Chapter 11 Bankruptcy

Filing for Chapter 11 Bankruptcy 

If you’re a small business falling into insurmountable debt, filing for a Chapter 11 bankruptcy, commonly known as reorganization bankruptcy, might be your best option. It can be costly, time-consuming, and complicated, which is why some small businesses avoid it. But, it’s the only bankruptcy option that allows a business to stay in business. Chapter 11 allows a business to restructure and continue to operate. To determine whether or not filing a Chapter 11 bankruptcy is the right course of action for your business, consider the following questions.

What is Chapter 11?

Chapter l1 is a term that makes the news when major corporations have financial problems and turn to the bankruptcy courts for help. The truth is, though, small businesses and companies that are not well known file the most Chapter 11 bankruptcies. Under Chapter 11, a business can restructure its finances through a plan of reorganization approved by the bankruptcy court. A Chapter 11 plan can help a business balance its income and expenses while regaining profit, regaining profitability, and continuing to operate. Chapter 11 also allows the person petitioning to sell some or all of their assets and downsize their business if necessary.

What types of businesses are eligible for Chapter 11?

Any business that is owned by a partnership, a limited liability company (LLC), or a corporation that is looking to restructure, is eligible to file for Chapter 11. It is the only bankruptcy option for individual businesses that are in debt, want to reorganize, and owe too much money to meet Chapter 13 eligibility requirements.

How long does the process of filing a Chapter 11 take?

A business has a 120-day period during which it has an exclusive right to file a plan. This exclusivity period may be extended or reduced by the court, but under no circumstances may this period be longer than 18 months. After the exclusivity period has expired, a creditor or the case trustee may file a competing plan. One of the drawbacks to filing a Chapter 11 is that it can take many years to be resolved unless the court, the U.S. trustee, the committee, or another party in interest acts to ensure the case’s timely resolution.

Are there any special provisions for small businesses filing a Chapter 11?

For the most part, small businesses have to abide by the same rules and procedures as major corporations and must meet the same requirements to reorganize under Chapter 11. There are, however, some special provisions that can help them reduce fees and restructuring costs that speed up the resolution process.

1.  Under the Bankruptcy Code, a Chapter 11 proceeding filed by a small business debtor is considered to be a small business case. A “small business debtor” is defined as person or entity who:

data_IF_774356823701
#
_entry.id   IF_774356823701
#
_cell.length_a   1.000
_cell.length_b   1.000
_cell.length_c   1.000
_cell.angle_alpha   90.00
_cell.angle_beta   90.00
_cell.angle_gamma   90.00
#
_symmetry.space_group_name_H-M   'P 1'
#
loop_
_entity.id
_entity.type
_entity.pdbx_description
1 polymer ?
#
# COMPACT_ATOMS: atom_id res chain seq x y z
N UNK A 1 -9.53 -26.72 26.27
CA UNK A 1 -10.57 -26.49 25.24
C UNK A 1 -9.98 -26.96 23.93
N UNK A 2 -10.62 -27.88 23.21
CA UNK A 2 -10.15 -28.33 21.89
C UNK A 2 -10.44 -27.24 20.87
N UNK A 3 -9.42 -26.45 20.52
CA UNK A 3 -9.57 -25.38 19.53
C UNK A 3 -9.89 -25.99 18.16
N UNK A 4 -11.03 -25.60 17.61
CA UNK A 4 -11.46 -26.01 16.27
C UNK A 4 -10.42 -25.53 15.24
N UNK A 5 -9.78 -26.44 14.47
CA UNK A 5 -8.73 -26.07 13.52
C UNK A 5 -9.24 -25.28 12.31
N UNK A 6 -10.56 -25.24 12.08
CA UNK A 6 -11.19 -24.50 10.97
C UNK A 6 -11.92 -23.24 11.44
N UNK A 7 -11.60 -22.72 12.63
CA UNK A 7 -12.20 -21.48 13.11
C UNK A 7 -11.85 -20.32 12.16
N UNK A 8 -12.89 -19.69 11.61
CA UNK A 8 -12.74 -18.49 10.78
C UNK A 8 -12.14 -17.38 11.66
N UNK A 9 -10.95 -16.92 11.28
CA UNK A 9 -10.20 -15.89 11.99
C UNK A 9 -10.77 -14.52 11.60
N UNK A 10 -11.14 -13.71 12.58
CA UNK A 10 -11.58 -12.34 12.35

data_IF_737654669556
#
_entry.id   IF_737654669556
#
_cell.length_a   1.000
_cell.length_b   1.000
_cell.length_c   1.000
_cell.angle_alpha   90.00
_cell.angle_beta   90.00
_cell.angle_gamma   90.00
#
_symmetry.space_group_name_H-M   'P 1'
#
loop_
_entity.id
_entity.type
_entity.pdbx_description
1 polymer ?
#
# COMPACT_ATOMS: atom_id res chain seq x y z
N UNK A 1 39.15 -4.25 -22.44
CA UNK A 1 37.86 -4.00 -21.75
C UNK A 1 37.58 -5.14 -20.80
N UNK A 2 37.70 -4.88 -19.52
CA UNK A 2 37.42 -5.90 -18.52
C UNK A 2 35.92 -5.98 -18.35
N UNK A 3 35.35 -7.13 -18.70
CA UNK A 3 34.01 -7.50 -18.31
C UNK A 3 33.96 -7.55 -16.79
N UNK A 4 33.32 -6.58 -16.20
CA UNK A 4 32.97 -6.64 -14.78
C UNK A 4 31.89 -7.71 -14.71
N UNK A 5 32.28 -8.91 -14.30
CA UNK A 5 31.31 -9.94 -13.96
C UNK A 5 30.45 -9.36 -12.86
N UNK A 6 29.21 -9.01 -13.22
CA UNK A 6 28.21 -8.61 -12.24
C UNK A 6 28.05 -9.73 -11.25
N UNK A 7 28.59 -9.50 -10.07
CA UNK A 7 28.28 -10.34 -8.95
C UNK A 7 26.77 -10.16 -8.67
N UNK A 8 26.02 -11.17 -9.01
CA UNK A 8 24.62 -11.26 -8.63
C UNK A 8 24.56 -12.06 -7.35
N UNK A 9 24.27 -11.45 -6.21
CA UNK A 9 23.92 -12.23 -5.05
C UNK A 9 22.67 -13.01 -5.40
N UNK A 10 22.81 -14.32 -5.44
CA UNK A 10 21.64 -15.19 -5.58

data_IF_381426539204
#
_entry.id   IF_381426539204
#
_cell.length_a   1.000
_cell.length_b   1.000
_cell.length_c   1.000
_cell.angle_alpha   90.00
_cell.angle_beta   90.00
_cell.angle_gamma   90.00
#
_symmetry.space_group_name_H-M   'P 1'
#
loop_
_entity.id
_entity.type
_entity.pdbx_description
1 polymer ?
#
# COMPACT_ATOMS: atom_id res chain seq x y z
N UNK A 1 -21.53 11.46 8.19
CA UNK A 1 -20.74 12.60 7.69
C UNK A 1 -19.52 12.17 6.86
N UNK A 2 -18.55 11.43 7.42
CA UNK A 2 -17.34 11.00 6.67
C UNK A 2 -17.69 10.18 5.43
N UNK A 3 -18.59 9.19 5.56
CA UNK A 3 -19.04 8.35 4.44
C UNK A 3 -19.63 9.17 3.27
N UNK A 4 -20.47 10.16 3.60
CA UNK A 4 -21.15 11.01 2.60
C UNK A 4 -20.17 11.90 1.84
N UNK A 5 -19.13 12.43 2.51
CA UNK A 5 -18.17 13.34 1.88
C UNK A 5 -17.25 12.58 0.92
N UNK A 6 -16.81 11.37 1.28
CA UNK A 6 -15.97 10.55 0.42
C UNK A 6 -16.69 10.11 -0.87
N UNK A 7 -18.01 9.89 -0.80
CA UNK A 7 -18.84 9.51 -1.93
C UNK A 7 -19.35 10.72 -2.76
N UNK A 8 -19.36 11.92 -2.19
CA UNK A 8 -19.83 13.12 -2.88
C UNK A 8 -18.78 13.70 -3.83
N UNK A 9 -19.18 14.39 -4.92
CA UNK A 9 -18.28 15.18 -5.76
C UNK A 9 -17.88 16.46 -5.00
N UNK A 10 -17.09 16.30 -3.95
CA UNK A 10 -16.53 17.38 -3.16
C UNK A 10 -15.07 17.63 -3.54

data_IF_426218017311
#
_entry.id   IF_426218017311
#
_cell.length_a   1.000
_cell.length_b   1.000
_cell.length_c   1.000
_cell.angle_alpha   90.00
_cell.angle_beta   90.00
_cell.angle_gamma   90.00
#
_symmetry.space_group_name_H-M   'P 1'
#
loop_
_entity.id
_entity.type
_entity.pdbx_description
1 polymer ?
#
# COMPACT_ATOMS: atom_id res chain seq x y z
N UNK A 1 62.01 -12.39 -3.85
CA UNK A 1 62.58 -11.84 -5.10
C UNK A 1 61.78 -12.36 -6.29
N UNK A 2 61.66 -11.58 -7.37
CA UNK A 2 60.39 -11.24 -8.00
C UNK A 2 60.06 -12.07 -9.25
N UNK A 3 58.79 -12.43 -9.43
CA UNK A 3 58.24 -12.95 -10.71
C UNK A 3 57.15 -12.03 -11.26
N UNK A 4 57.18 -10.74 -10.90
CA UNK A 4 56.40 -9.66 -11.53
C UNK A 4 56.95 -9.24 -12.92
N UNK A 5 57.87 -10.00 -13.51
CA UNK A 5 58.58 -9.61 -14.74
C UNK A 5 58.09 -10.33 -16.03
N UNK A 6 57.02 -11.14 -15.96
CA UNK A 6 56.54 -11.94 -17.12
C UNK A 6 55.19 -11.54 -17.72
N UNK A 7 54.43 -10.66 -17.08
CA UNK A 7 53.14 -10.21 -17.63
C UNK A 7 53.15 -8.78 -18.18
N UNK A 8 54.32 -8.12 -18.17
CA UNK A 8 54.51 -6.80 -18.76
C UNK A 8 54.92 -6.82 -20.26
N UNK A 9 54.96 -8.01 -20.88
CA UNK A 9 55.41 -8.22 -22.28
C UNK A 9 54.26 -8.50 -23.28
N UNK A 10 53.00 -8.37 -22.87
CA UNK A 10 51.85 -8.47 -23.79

• is engaged in business or other commercial activities
  • owes no more than $2,490,925 in total claims (excluding obligations owed to insiders such as family members of the business owners)

2.  In Chapter 11 cases, a committee is usually appointed to represent the interests of unsecured creditors. A creditors’ committee can retain attorneys and other professionals at the petitioners expense, which can significantly increase the cost of Chapter 11 reorganization. In a small business case, the bankruptcy court can order that no creditors’ committee be appointed.

3.  Small businesses are subject to some reporting and filing requirements that other Chapter 11 petitioners are not. A small business debtor must attach its most recently prepared balance sheet, statement of operations, cash flow statement, and federal tax return to its bankruptcy petition when filing for Chapter 11 relief.

4.  Under the bankruptcy laws, small business cases are subject to more oversight by the U.S. Trustee’s office than other Chapter 11 proceedings.

5.  In small business cases, the business has only 300 days to propose a Chapter 11 plan.  The court can extend the 300-day deadline, but only if the debtor proves that it will be able to obtain approval of a plan within a reasonable period of time.

6.  In most Chapter 11 cases, the petitioner must prepare a disclosure statement, submit it to the bankruptcy court for its approval, and circulate copies to creditors and other parties in interest. They must provide extensive information about the debtor and proposed plan, and are often expensive to prepare. In small business cases, the bankruptcy court can waive the disclosure statement requirement, which can significantly expedite the reorganization process and reduce legal and other costs.